Russia vetoes UN resolution regarding Syria chemical attacks probe

COMPILED FROM WIRE SERVICES
ISTANBUL
Published 24.10.2017 18:07
Updated 25.10.2017 00:06
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Russia on Tuesday vetoed a U.S.-drafted resolution that would have extended for a year the mandate of a panel investigating who is behind chemical weapons attacks in Syria.

It was the eighth time that Russia has used its veto power at the Security Council to block action targeting its Syrian ally.

The investigation by the United Nations and the Organization for the Prohibition of Chemical Weapons - known as the Joint Investigative Mechanism (JIM) - was unanimously created by the 15-member U.N. Security Council in 2015 and renewed in 2016 for another year.

Its latest report is due Thursday and the mission's mandate is due to expire in mid-November.

China abstained from Tuesday's vote, while Bolivia joined Russia in voting no. Eleven countries voted in favor of the text.

Russia's U.N. Ambassador Vassily Nebenzia tried unsuccessfully to postpone the vote until next month — after the joint body comprising investigators from the U.N. and the chemical weapons watchdog issues a report on Oct. 26 on blame for the April 4th chemical attack in Khan Sheikhoun that killed over 90 people.

Russia's call for a delay needed nine "yes" votes in the 15-member Security Council but got only four — Russia, China, Bolivia and Kazakhstan. It was opposed by eight council members with three abstentions.

Dishonoring Russia

Russian Ambassador Vassily Nebenzia said the veto did not mean that the investigation was shut down. He added that Moscow would seek to amend the panel's mandate to ensure it is impartial.

"We did not close the JIM. We simply did not take a decision on extending it today," he said. "We will return to it."

Britain, France and the United States agreed that another vote could be held in the coming weeks to allow the JIM to continue its work.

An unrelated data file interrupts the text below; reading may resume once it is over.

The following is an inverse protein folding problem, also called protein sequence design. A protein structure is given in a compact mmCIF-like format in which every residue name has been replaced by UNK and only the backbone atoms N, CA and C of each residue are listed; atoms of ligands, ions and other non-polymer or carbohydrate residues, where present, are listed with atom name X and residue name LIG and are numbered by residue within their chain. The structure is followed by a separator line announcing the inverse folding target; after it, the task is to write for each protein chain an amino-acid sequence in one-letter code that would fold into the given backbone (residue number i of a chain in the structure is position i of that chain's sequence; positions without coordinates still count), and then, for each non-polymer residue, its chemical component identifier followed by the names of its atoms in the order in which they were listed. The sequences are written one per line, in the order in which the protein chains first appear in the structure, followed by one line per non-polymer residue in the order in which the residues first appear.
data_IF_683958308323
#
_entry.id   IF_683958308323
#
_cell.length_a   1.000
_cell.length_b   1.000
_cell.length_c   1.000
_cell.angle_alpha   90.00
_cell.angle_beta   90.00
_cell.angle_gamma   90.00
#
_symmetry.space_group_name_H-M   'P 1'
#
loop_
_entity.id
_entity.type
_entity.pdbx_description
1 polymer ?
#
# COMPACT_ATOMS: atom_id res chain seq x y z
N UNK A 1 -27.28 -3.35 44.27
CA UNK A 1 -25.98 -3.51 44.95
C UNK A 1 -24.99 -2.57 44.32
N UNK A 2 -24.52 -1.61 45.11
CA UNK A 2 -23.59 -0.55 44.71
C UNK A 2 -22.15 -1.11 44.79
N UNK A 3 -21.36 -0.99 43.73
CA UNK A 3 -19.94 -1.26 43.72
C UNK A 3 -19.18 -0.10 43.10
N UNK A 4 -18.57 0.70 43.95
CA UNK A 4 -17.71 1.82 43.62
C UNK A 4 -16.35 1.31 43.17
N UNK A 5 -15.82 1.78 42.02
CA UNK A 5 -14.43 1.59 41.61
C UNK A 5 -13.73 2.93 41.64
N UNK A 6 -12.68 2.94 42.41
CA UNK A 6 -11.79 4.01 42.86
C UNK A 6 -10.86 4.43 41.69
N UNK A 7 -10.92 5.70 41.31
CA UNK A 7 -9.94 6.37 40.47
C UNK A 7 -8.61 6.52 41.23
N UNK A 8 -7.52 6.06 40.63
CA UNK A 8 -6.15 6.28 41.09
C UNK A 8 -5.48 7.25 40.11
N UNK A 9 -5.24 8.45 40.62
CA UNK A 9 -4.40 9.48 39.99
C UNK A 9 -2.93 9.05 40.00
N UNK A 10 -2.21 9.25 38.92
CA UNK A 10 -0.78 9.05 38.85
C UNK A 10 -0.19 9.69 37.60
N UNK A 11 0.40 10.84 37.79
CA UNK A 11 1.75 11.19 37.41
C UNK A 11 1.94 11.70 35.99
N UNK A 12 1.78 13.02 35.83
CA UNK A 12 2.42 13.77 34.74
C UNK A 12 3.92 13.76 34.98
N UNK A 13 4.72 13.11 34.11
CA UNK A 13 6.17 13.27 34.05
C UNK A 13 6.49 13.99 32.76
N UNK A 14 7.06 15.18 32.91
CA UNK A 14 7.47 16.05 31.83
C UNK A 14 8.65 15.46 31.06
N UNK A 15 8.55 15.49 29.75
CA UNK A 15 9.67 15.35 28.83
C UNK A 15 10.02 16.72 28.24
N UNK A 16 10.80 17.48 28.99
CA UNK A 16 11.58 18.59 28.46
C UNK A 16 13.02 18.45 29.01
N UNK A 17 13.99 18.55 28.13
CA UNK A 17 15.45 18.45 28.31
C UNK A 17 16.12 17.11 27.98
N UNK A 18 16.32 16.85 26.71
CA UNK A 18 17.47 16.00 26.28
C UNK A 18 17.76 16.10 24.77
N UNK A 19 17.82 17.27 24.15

Nebenzia accused the United States and its partners of seeking a vote on the measure "to show up and dishonor Russia."

"What is taking place today is not very pleasant," said Nebenzia. "It stinks, in fact."

"We are seeing a well-rehearsed spectacle, which only strives to show up and embarrass one country," he added.

In a statement released in Moscow, the Russian foreign ministry insisted that it had the right to study the upcoming report before making an assessment and accused the United States of trying to "impose its position."

A resolution requires nine votes to be adopted at the council, but five countries -- Britain, China, France, Russia and the United States -- can block adoption with their veto power.

The attack in Khan Sheikhoun sparked outrage around the world as photos and video of the aftermath, including quivering children dying on camera, were widely broadcast.

The United States blamed the regime military for the attack and launched a punitive strike days later on the Shayrat air base where it said the attack was launched. The Assad regime has denied using chemical weapons

A fact-finding mission by the chemical weapons watchdog, the Organization for the Prohibition of Chemical Weapons, reported on June 30 that sarin nerve gas was used in the Khan Sheikhoun attack. But the job of determining responsibility was given to the JIM.

Russia has repeatedly accused the United States and its Western allies of rushing to judgment and blaming the Syrian government for sarin use in Khan Sheikhoun. It has also criticized the June 30 report by the fact-finding mission as "very biased."

Haley told reporters last week that Russia wants to see if the JIM report blames the Assad regime for the Khan Sheikhoun attack before deciding on an extension.

"We can't work like that," Haley told reporters. "We can't go and pick and choose who we want to be at fault, who we don't."

Nebenzia strongly objected to her comments, telling the council Tuesday that "we have never said that."

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